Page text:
Another important role in republican systems is played by various non-governmental social associations, such as the family, religious institutions, unions, and charitable groups. The 18th-century Anglo-Irish philosopher and politician Edmund Burke centered his theory of constitutional stability on the vitality of such institutions, which represent tradition and continuity and thereby guard against radicalism and turmoil. Burke was quite familiar to Americans for his vindications of their political claims before and during the Revolutionary War. He contrasted the stability of the English constitutional system with the situation in France. He was horrified by the violence of the French Revolution which grew from its utopian radicalism. It is inevitably the object of totalitarian governments to destroy or subjugate such intermediary institutions which threaten the power of the state over the people.
One must consider, then, some uncomfortable topics. To what extent has the American family structure been undermined by divorce, single parenthood, and various incentives created through the welfare state? How significant are religious institutions in the life of Americans today compared with preceding generations? With the exception of public employee unions, how significant are labor unions today? The same question must be asked about the vitality of local business associations and related service clubs, which played such significant roles in communities in the past.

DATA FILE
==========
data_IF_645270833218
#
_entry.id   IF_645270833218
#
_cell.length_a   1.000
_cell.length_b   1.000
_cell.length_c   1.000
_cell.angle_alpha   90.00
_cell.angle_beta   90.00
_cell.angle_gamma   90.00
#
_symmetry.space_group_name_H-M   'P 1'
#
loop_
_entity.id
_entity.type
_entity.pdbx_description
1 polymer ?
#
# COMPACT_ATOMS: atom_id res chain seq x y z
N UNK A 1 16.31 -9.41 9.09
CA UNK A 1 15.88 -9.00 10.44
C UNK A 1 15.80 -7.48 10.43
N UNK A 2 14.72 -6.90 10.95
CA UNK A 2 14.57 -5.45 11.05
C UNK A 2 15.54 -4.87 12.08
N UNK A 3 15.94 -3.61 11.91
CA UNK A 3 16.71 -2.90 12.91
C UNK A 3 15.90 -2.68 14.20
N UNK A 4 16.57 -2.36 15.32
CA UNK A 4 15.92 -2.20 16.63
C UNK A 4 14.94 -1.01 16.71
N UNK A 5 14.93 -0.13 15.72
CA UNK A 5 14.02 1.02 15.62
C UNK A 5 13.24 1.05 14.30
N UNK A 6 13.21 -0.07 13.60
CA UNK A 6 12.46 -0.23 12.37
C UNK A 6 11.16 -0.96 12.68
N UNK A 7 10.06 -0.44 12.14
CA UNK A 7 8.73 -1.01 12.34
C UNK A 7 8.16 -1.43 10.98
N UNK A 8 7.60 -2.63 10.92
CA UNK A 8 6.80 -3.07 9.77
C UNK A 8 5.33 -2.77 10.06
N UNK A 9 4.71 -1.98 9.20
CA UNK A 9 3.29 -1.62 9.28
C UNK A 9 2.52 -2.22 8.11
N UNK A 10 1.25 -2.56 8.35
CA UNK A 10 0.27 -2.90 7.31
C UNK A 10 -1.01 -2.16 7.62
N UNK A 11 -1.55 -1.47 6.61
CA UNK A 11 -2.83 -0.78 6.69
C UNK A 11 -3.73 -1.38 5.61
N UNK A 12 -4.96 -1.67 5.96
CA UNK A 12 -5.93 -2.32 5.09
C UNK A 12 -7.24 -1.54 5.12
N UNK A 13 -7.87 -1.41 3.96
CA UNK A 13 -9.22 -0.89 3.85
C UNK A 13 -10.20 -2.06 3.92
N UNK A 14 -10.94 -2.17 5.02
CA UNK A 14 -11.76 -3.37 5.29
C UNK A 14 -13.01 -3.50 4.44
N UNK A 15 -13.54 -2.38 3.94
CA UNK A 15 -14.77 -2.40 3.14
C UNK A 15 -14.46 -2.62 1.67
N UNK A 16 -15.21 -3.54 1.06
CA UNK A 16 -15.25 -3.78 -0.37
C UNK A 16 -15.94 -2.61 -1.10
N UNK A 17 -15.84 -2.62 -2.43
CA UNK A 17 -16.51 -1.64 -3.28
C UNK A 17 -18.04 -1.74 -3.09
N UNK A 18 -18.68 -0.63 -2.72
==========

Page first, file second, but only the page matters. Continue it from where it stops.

The great Northwest Ordinance of 1787 declared, “Religion, morality, and knowledge being necessary to good government and the happiness of mankind, schools, and the means of education shall forever be encouraged.” This goal reflects the inculcation of private virtue which the different groups of American republicans agreed were a necessary basis for the preservation of republican government, even if some argued that it was not a sufficient basis. Are educational institutions fulfilling their task of teaching the heritage, morals, and substantive knowledge upon which the founding generation staked the success of their republic, or has the radicals’ long march through those institutions corrupted that mission?
Is the current dynamic of identity politics leading us to a dangerous tribalism which tears the social bonds necessary for a stable and peaceful community? If factions are the bane of republican systems, will the stress of this anarchic impetus ultimately lead to a collapse into the tyranny which the Anti-federalists feared?